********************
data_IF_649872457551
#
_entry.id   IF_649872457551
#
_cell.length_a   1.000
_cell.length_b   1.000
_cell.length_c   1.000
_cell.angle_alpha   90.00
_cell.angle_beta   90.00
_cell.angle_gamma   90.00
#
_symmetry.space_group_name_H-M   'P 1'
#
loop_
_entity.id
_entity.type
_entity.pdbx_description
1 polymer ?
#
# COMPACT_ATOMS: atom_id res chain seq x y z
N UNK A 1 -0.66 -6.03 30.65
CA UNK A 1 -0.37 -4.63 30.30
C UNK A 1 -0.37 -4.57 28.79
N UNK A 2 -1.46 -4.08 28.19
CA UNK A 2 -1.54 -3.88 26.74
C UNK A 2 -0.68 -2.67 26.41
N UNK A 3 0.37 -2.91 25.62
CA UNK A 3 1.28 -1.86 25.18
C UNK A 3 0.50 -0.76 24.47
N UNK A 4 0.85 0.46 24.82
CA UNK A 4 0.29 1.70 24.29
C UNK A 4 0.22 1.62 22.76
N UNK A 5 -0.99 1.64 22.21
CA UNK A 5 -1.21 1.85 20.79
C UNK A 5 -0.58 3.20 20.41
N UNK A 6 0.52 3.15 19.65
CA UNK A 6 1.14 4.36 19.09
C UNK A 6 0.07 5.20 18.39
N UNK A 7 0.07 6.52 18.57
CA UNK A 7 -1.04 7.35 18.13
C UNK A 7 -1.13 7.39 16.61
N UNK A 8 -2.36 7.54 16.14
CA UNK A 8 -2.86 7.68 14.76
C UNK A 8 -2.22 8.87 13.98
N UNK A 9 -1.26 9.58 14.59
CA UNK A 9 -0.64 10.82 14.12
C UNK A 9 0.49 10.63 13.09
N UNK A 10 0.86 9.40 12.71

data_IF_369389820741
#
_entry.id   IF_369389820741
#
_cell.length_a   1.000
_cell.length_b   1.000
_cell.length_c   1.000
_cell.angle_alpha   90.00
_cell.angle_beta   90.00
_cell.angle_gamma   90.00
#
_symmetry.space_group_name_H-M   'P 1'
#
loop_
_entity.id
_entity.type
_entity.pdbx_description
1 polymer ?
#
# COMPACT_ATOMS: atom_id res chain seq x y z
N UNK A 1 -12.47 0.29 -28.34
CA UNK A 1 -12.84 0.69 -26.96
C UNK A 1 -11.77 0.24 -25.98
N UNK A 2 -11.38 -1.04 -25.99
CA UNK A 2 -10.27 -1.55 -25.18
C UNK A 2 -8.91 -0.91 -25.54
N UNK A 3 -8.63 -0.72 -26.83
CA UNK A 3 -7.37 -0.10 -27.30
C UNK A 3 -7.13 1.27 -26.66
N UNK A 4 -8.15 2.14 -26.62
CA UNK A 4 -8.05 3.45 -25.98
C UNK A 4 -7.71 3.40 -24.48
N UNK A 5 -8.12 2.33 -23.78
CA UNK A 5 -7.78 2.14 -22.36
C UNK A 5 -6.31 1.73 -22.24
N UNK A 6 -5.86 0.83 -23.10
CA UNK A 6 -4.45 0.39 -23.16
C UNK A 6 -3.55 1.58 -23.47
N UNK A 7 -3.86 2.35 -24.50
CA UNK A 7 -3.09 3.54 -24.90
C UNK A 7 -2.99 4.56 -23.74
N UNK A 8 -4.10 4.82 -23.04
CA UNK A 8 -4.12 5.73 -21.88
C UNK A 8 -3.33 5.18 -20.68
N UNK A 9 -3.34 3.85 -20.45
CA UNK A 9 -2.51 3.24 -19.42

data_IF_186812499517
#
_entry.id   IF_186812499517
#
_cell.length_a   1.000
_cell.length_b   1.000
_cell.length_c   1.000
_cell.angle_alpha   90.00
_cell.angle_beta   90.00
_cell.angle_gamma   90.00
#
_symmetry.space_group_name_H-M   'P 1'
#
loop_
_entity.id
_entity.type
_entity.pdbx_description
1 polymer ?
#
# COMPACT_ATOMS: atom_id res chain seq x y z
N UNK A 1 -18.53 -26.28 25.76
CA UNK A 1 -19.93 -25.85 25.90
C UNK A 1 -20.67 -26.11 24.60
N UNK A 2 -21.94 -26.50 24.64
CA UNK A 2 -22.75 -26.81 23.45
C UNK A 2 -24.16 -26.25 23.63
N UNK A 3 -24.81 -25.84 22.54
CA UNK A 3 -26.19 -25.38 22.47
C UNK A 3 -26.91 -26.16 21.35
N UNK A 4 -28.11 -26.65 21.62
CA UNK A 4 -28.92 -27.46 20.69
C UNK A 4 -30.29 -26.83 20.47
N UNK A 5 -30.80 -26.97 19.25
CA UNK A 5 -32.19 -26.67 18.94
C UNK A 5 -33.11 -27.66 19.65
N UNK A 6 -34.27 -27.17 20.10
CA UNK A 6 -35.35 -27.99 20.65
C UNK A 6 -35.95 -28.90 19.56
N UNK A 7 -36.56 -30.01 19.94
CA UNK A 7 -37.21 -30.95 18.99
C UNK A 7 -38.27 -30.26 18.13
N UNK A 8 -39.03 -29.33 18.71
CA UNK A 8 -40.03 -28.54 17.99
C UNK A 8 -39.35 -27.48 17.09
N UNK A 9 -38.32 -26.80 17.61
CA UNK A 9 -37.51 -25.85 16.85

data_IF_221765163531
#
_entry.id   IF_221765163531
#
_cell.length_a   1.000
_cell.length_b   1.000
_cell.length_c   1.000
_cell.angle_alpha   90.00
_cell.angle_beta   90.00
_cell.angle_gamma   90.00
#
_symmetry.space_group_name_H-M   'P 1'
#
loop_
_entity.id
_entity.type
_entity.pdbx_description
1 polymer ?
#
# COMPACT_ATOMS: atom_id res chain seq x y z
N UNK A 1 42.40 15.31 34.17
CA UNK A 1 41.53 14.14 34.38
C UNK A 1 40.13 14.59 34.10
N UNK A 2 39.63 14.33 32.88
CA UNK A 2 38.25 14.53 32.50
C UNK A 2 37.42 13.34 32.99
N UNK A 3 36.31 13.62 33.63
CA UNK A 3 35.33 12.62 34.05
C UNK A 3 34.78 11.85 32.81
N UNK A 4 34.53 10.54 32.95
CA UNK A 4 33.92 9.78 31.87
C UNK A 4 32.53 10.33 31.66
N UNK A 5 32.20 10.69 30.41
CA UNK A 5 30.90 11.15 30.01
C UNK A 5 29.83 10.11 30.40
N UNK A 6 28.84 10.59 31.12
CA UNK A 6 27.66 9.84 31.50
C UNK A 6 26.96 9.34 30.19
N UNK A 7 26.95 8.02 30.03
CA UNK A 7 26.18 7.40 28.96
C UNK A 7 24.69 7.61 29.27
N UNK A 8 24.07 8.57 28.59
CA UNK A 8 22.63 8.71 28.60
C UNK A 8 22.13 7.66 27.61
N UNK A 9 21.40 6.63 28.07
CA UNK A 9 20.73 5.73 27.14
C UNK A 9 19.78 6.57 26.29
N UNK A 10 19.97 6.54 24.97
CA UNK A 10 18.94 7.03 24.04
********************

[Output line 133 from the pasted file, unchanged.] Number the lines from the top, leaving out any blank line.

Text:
N UNK A 7 -36.56 -30.01 19.94